Stop creating incentives for American businesses to take on debt.

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Homer Simpson once proposed a toast “with alcohol, cause and solution to all the problems of life”. For global companies that have drunk a lot, his line captures an unpleasant irony. The pandemic poses particularly significant economic risks for companies with heavily indebted balance sheets, a group that now includes much of the corporate world. However, the only viable short-term solution is to borrow more, to survive until the end of the crisis. As a result, companies will hit the next crisis with even more precarious debt piles. The cycle must be broken.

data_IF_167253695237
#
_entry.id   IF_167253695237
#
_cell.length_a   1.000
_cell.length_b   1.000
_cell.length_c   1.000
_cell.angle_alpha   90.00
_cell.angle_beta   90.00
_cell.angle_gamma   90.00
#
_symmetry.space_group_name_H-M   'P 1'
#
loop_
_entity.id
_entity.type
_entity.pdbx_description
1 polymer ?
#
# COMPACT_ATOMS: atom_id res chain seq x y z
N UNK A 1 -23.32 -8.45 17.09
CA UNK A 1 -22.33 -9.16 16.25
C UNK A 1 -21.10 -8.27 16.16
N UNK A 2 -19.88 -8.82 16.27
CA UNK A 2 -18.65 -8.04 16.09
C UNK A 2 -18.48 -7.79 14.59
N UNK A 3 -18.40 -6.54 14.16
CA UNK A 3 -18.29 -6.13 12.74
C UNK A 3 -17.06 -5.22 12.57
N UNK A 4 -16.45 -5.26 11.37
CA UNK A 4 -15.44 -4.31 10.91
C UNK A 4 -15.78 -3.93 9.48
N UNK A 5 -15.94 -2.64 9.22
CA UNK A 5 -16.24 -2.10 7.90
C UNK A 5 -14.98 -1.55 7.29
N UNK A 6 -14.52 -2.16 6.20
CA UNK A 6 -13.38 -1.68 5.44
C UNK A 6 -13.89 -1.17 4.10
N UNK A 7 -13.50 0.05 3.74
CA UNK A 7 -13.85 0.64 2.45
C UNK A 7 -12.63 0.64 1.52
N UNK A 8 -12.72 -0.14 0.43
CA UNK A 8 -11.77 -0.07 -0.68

In the United States, non-financial corporate debt was around $ 10 billion at the start of the crisis. With 47% of gross domestic product, it has never been higher. Under normal conditions, this would not be a problem, because record interest rates made debt easier. Business leaders, by mobilizing, only followed the incentives presented to them. Debt is cheap and tax deductible, so using more of it increases income.

But in the event of a crisis, whatever its price, the debt becomes radioactive. As income drops, interest payments are important. Debt maturities become deadly threats. The risk of contagious defects increases and the system creaks.



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